Learning Outside the Box
We all want the best for our kids, and that means donning many hats – chauffeur, playmate, nurse, and often, teacher. With our public school system constantly facing the challenges of government funding cuts and class size growth, our hardworking teachers need outside resources more than ever, and parents need to step up to help our kids keep up with the demands of today’s curriculum. There are brick and mortar learning centers that we all know about – Oxford, Sylvan, and Mathnasium to name just a few – as well as private options. But let’s face it, money and time are not always on our side.
In this issue we have explored some home teaching tools that won’t break the bank or the odometer, and they all come teacher-recommended! Have a peek to see which are best suited to your family!
Grades 1-8 math games to help foster a love for math at home! Free membership and back end reporting for parents and teachers to see the real-time progress of their kids’ learning. The games are fully aligned with standard curriculum in Canada, USA, Australia, India, and UK.
Teach Your Monster To Read
Award-winning reading and phonics games full of adorable characters that will help kids of all ages learn to sound out tricky letter combos, recognize sounds and advance up to reading full sentences! The desktop version is 100% free and is adored by kids, parents and teachers from around the globe! If you choose to invest in the app, all proceeds to right back into the charity project that founded the program and help them to develop new, innovative methods of teaching our littles!
Phonics and reading games for early learners ranging from pre-k to grade 3, with emphasis on exploration, play and positive reinforcement. This program uses colourful games to engage young minds and was developed by the Starfall Education Foundation in September 2002, so it is a long-standing proven go-to resource for educators and families. It has also proven exponentially helpful for special education and English language development (ESL, ELD, ELL). Home membership is $35/year, which gets you the desktop and mobile versions all in one.
This site offers leveled readers from Kindergarten through grade 6, with downloadable books, worksheets, parent and teacher resources to help the kiddos along the way from total newbie to seasoned reader! There is an annual fee of about $100 USD that gets you literally thousands of titles and helpful instruction to boot!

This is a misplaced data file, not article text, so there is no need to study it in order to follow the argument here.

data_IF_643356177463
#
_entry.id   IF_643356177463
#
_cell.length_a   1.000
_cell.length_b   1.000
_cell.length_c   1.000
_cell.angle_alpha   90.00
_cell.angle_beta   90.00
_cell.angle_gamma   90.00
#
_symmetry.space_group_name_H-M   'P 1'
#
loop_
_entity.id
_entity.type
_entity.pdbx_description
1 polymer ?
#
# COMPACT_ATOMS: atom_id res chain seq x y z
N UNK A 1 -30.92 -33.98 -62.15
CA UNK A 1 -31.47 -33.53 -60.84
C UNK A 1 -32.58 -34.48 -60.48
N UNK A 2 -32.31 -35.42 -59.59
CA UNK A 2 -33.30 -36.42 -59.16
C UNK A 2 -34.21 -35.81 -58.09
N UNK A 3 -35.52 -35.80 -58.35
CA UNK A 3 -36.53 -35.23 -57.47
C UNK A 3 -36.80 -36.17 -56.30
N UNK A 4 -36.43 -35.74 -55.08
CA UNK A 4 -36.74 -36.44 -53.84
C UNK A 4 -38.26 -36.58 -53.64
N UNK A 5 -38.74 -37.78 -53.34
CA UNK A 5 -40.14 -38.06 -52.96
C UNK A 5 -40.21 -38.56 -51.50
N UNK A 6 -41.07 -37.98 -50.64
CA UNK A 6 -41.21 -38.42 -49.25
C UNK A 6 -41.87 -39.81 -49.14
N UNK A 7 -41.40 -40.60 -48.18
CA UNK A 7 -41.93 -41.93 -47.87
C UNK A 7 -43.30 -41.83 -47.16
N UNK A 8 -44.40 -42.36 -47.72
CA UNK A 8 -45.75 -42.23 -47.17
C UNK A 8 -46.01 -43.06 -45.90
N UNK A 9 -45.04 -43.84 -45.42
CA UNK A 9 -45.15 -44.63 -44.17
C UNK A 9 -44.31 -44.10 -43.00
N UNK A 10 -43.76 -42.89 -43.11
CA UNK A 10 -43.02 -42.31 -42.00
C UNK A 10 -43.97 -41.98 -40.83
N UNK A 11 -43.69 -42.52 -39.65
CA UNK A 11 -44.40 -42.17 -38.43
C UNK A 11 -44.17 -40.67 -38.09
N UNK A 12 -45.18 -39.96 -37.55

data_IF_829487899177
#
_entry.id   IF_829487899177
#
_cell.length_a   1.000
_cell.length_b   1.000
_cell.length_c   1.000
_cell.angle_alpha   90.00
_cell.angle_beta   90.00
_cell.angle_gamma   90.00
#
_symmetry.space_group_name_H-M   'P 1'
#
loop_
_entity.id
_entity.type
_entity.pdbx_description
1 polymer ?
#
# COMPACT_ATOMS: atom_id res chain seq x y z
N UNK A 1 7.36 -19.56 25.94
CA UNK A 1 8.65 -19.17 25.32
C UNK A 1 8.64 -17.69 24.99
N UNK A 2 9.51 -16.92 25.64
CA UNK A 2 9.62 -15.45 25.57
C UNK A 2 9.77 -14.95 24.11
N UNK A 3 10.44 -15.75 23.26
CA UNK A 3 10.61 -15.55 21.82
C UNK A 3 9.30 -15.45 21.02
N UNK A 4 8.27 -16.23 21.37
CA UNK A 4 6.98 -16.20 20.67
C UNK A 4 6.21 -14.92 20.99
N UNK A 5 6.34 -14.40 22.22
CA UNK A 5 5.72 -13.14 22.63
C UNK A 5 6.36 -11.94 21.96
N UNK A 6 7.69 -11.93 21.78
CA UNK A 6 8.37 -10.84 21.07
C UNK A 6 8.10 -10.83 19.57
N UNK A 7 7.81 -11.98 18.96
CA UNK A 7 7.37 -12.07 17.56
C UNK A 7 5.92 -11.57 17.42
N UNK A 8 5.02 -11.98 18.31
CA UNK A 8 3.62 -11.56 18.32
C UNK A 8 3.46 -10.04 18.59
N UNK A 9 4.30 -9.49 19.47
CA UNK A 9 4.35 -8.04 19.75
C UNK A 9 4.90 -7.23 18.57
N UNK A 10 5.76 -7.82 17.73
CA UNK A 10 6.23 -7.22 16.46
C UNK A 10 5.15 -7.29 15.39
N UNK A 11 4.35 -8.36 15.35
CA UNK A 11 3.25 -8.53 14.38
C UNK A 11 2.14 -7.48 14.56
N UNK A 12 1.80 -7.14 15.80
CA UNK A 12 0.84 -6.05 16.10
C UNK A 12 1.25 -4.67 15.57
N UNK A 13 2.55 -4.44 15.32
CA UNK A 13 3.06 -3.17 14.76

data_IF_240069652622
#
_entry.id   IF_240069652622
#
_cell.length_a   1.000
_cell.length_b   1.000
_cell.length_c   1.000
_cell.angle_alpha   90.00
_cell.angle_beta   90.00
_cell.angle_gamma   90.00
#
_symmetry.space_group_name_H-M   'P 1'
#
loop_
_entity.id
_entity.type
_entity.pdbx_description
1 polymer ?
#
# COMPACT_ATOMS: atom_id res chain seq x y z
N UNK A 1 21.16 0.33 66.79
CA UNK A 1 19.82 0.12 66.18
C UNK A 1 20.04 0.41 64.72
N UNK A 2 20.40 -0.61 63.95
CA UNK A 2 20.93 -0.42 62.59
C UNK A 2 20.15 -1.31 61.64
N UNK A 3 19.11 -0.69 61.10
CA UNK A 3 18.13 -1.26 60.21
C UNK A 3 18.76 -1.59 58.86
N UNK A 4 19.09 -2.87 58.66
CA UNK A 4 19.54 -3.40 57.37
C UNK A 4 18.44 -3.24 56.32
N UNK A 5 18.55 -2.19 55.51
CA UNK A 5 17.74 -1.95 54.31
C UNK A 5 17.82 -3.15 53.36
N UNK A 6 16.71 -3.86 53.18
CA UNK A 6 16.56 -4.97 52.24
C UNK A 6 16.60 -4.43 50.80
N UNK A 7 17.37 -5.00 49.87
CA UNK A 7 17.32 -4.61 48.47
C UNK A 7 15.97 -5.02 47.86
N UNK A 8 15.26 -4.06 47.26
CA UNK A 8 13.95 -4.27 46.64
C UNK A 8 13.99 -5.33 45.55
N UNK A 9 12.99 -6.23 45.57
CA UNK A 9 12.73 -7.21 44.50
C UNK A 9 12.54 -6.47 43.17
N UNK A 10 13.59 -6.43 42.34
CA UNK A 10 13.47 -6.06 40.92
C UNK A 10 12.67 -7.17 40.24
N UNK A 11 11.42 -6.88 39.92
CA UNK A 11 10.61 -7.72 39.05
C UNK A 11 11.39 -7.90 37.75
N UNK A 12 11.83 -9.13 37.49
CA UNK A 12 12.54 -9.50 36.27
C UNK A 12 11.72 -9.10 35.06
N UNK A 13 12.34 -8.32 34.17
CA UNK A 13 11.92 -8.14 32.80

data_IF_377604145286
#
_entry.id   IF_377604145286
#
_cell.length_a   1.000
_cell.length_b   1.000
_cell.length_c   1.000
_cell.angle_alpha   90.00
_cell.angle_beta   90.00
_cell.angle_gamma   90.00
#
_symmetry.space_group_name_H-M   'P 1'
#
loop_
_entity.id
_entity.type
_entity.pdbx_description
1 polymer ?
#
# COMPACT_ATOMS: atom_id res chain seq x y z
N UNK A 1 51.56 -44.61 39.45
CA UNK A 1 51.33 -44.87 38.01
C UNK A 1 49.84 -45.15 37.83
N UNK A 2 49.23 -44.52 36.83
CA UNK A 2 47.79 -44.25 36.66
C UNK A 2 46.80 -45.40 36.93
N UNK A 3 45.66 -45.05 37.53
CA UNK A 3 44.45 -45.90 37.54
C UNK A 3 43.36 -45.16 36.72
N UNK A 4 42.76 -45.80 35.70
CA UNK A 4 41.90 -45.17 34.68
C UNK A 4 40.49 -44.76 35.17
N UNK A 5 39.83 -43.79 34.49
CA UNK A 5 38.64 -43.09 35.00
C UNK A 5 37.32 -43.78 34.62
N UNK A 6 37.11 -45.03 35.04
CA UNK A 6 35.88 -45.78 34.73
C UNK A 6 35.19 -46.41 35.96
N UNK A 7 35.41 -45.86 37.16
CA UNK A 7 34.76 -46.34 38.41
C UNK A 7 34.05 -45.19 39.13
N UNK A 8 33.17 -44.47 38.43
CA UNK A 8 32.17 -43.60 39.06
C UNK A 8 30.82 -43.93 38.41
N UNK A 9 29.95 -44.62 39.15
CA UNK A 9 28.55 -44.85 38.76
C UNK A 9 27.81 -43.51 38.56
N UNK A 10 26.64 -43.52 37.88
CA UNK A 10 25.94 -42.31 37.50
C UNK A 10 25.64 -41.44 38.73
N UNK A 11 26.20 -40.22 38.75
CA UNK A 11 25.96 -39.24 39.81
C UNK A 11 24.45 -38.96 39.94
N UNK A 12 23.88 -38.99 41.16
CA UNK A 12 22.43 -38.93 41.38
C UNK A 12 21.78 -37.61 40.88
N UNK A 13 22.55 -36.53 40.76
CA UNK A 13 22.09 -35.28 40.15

Khan Academy offers practice exercises, instructional videos, and a personalized learning dashboard that empower learners to study at their own pace in and outside of the classroom. They tackle math, science, computer programming, history, art history, economics, and more. Their math missions guide learners from kindergarten to calculus using state-of-the-art, adaptive technology that identifies strengths and learning gaps.
TED ED is TED’s youth and education initiative — aims to spark and celebrate the ideas of teachers and students around the world. … TED–Ed has grown from an idea worth spreading into an award-winning education platform that serves millions of teachers and students around the world every week.
For kids who learn in a visual and tactile, way Algebra Touch can help kids learn algebra by dragging variables and numbers to rearrange them. They can simplify expressions by tapping the screen and draw lines to delete identical terms. You can start with basic foundations and move up to higher levels of difficulty.
Ghotit Dyslexia Keyboard
Ghotit Dyslexia Keyboard is an on-screen keyboard to help kids with writing issues. The app offers a number of assistive technology tools for reading and writing, including text-to-speech, word prediction, spell-check and proofreading tools. Your child must have access to an iPad with iOS 10 installed to use this app. *courtesy of CommonSense Media
Kids can use Socratic to search for answers to homework questions in math, science and other subjects. Kids can take a photo of the question they’re working on with their device, or just type it in. The app searches the Internet for a solution. In many cases, the app will give an exact answer, along with all the steps and work. For more complicated questions, the app may deliver a basic web search or a list of curated expert or crowd-sourced answers. Kids with non-iOS devices can use Wolfram Alpha (as a Chrome tool or Android app) for similar homework support. *courtesy CommonSense Media